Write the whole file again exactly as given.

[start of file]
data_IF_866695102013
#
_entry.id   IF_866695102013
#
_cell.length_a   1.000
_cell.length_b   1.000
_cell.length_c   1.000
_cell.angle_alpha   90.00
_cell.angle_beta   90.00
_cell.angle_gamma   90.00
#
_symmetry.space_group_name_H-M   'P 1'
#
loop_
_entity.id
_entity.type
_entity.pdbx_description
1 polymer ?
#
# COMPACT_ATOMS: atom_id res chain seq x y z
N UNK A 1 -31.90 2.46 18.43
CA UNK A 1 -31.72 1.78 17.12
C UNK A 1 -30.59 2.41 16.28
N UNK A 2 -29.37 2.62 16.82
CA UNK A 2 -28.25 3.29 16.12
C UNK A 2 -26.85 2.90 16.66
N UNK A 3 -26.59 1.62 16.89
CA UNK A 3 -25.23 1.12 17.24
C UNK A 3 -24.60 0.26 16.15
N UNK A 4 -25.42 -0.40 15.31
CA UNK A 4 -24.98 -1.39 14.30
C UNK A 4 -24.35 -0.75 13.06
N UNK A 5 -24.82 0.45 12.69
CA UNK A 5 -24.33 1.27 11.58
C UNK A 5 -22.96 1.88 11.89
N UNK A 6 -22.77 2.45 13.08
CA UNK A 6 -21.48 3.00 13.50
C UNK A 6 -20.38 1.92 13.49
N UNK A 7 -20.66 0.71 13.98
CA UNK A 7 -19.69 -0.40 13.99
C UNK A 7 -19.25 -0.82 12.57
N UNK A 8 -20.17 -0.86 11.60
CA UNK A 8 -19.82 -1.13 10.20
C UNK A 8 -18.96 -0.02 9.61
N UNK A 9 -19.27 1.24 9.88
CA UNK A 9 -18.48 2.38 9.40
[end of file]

data_IF_866695102013
#
_entry.id   IF_866695102013
#
_cell.length_a   1.000
_cell.length_b   1.000
_cell.length_c   1.000
_cell.angle_alpha   90.00
_cell.angle_beta   90.00
_cell.angle_gamma   90.00
#
_symmetry.space_group_name_H-M   'P 1'
#
loop_
_entity.id
_entity.type
_entity.pdbx_description
1 polymer ?
#
# COMPACT_ATOMS: atom_id res chain seq x y z
N UNK A 1 -31.90 2.46 18.43
CA UNK A 1 -31.72 1.78 17.12
C UNK A 1 -30.59 2.41 16.28
N UNK A 2 -29.37 2.62 16.82
CA UNK A 2 -28.25 3.29 16.12
C UNK A 2 -26.85 2.90 16.66
N UNK A 3 -26.59 1.62 16.89
CA UNK A 3 -25.23 1.12 17.24
C UNK A 3 -24.60 0.26 16.15
N UNK A 4 -25.42 -0.40 15.31
CA UNK A 4 -24.98 -1.39 14.30
C UNK A 4 -24.35 -0.75 13.06
N UNK A 5 -24.82 0.45 12.69
CA UNK A 5 -24.33 1.27 11.58
C UNK A 5 -22.96 1.88 11.89
N UNK A 6 -22.77 2.45 13.08
CA UNK A 6 -21.48 3.00 13.50
C UNK A 6 -20.38 1.92 13.49
N UNK A 7 -20.66 0.71 13.98
CA UNK A 7 -19.69 -0.40 13.99
C UNK A 7 -19.25 -0.82 12.57
N UNK A 8 -20.17 -0.86 11.60
CA UNK A 8 -19.82 -1.13 10.20
C UNK A 8 -18.96 -0.02 9.61
N UNK A 9 -19.27 1.24 9.88
CA UNK A 9 -18.48 2.38 9.40